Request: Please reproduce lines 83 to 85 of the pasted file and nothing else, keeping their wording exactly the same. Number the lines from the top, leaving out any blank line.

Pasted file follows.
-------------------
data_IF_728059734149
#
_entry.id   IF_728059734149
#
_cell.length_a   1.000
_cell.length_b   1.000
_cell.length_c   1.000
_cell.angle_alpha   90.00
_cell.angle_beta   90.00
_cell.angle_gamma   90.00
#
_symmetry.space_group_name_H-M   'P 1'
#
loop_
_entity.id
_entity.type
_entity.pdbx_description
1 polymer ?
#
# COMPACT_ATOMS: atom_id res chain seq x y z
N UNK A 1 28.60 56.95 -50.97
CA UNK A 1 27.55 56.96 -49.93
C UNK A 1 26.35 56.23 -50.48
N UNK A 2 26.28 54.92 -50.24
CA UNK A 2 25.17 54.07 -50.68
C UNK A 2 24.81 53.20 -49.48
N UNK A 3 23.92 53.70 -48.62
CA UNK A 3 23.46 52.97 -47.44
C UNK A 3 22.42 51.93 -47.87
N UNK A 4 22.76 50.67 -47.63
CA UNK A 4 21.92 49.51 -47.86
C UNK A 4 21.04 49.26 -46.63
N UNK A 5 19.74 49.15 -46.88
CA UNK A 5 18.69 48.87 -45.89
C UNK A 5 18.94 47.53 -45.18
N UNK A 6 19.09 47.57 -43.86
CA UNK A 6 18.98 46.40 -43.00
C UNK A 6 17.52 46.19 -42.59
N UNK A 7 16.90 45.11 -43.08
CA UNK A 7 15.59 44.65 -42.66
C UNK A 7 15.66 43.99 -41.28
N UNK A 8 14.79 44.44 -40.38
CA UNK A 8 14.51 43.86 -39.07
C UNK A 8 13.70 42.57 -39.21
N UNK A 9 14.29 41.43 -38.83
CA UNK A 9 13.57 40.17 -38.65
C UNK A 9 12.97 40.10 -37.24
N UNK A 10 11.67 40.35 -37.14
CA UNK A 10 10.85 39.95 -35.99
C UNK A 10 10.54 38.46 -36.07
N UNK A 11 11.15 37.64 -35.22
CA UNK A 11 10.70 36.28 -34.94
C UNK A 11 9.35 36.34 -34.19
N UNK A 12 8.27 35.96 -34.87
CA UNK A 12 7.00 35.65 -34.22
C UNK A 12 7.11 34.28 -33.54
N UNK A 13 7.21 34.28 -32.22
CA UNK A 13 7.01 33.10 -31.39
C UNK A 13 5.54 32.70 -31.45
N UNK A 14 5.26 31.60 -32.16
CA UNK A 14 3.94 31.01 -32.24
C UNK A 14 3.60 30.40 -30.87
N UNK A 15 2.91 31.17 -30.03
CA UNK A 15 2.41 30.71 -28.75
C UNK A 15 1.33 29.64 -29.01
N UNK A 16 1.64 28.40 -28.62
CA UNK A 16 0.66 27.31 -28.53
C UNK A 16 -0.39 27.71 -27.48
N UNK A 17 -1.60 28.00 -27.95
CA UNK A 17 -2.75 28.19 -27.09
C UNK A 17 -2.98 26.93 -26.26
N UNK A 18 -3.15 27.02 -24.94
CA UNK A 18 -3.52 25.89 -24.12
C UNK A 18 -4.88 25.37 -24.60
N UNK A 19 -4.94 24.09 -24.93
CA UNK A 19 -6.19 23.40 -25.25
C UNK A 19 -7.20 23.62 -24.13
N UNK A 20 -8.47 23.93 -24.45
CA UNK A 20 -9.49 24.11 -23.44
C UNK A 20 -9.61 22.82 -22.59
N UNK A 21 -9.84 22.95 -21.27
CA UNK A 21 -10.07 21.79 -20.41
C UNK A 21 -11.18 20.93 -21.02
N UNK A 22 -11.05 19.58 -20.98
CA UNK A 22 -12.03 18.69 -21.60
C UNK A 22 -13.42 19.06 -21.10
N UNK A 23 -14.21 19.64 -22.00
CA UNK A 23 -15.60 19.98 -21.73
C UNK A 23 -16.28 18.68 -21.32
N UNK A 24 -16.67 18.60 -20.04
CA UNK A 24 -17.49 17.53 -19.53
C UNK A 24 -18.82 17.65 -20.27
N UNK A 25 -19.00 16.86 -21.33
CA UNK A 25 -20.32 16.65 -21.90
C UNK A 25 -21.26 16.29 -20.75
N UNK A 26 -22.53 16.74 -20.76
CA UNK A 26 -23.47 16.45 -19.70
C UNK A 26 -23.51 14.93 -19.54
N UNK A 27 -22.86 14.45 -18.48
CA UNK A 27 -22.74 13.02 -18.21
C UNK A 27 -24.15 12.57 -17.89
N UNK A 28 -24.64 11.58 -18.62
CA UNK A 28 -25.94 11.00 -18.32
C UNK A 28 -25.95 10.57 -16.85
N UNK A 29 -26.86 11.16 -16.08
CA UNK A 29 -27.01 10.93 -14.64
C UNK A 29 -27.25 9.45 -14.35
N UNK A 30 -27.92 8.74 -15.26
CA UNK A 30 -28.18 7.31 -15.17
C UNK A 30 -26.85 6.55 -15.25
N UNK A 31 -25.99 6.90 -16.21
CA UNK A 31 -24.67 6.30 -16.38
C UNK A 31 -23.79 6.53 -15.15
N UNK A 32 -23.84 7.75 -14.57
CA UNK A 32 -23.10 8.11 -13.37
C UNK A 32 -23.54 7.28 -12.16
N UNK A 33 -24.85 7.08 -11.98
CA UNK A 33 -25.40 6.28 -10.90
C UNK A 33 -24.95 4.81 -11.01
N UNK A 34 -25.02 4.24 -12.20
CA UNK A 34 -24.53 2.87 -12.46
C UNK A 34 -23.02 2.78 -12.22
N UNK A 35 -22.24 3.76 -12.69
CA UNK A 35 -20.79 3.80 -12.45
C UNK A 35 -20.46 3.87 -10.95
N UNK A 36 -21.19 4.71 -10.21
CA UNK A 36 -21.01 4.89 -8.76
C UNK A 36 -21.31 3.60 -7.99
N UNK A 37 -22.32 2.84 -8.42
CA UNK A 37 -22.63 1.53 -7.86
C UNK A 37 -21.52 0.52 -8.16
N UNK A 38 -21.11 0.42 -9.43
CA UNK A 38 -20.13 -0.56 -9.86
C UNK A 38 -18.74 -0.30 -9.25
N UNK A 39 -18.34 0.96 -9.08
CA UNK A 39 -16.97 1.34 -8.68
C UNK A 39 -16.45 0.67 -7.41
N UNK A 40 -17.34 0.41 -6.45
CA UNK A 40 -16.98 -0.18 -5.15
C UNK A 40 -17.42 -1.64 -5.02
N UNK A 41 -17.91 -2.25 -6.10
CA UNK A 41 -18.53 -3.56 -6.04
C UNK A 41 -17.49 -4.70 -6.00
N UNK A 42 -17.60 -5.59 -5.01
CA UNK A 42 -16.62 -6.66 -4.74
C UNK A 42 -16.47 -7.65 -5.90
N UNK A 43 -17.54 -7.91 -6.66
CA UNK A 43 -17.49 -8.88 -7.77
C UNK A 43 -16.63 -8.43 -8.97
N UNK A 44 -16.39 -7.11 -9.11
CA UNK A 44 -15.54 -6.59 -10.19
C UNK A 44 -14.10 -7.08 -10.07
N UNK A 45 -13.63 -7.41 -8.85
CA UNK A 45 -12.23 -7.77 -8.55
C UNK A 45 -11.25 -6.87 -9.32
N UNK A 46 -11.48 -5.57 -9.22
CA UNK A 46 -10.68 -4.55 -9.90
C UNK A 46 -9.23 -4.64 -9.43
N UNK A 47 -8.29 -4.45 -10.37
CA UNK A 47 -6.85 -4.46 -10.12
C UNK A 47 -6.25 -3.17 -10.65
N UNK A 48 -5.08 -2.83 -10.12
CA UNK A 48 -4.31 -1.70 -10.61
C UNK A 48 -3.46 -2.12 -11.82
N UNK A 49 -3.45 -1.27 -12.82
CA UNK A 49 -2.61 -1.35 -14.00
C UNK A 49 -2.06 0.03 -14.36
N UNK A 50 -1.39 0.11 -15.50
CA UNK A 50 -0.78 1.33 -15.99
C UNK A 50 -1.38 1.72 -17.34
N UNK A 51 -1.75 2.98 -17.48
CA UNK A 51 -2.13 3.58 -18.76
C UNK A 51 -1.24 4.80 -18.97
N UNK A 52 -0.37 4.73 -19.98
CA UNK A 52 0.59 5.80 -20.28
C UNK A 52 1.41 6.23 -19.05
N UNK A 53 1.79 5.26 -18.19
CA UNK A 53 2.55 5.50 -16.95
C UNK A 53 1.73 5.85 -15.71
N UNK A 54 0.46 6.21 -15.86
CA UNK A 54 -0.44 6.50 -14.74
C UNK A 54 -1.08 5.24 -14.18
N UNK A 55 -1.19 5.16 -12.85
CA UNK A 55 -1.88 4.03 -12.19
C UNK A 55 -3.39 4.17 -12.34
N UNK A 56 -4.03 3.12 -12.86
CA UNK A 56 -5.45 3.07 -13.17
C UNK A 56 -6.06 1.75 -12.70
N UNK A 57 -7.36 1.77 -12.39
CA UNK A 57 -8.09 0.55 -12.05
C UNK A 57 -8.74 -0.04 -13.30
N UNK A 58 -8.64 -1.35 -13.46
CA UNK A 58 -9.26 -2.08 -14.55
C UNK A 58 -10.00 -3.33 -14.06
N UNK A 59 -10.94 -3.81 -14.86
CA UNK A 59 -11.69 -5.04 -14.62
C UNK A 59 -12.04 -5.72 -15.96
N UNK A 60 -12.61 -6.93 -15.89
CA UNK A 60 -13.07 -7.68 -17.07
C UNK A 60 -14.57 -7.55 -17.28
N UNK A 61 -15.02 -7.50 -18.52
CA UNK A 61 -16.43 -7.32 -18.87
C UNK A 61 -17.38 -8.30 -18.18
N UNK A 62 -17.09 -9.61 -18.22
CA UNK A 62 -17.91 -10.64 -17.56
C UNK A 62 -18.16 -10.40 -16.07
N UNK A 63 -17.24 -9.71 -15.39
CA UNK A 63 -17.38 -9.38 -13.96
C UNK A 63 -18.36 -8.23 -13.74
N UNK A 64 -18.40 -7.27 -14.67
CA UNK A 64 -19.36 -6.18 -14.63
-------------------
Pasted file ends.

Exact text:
C UNK A 21 -11.18 20.93 -21.02
N UNK A 22 -11.05 19.58 -20.98
CA UNK A 22 -12.03 18.69 -21.60